The digital economy has been a major boon to U.S. domestic and international trade, as is documented by a new report by the United States International Trade Commission entitled Digital Trade in the U.S. and Global Economies (summary here). And even though the report shows important benefits from digital trade, those benefits are likely understated. This is because the report limited its analysis to “digitally intensive” sectors, which means that its numbers exclude contributions from firms that only use digital trade as a smaller part of their business.
Still, digital trade has made quite an impact: the report estimates that digital trade has raised real U.S. GDP by $517.1-$710.7 billion (3.4−4.8 percent) by increasing productivity and lowering the costs of trade. By raising GDP, digital trade increased average wages, and the increased wages likely contributed to increased employment by as much as 2.4 million jobs.
Within digitally intensive industries (and likely within many non-digitally intensive industries, although the report focused on the former), the internet has come to play a major role in everyday commerce. Firms in these industries sell nearly a trillion dollars’ worth of goods and services yearly via the internet, 30 percent of which are digital-only goods. They also do a large amount of purchasing (e.g. B2B transactions) online.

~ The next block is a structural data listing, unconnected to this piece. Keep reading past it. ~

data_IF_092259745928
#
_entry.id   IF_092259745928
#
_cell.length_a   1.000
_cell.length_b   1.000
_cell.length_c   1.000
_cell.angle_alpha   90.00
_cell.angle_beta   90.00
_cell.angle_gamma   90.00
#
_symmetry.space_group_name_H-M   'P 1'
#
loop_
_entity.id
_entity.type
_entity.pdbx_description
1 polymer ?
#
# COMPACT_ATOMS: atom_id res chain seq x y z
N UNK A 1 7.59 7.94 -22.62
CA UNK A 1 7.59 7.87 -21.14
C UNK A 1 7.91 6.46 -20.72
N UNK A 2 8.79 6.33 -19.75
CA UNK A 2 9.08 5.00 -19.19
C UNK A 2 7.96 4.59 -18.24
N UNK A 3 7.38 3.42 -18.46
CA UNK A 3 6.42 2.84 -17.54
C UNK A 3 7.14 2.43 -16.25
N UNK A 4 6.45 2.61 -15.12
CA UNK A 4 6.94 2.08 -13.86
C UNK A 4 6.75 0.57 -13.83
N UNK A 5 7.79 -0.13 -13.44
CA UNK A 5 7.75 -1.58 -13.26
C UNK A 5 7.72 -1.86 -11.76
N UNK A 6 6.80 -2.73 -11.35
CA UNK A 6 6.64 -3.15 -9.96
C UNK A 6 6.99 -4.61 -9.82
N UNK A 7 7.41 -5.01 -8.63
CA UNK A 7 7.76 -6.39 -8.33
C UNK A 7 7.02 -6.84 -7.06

Digital trade isn’t just benefiting large companies like Amazon or Google, either. Small and medium sized enterprises (SMEs) make up a quarter of digital trade sales and fully a third of digital trade purchases. In other words, digital purchasing has been widely adopted particularly by smaller businesses.
Despite these encouraging statistics, the report’s survey data and model estimates make clear that the benefits of digital trade could be much larger. Digital trade, particularly international digital trade, has been held back because many countries have not done enough to create the right policy environment for it to flourish. Non-tariff trade barriers such as localization requirements, market access limits, and even data privacy and protection requirements can make it difficult for U.S. firms to compete with local ones. The lack of regulation or regulatory enforcement can also make digital trade difficult, as intellectual property rights and clear systems of liability are paramount for a well-functioning digital trade regime.
Although the idea that digital trade benefits the economy is not exactly revolutionary, the ITC report does a good job of summing up those benefits and also provides a number of interesting insights into how firms are using the internet to improve and expand their business. U.S. firms have many strengths, but they are facing increasingly strong competition. It is imperative that the competition is fair and that we continue to support the ongoing transition of U.S. businesses into the digital economy.
(photo courtesy of tweakfest)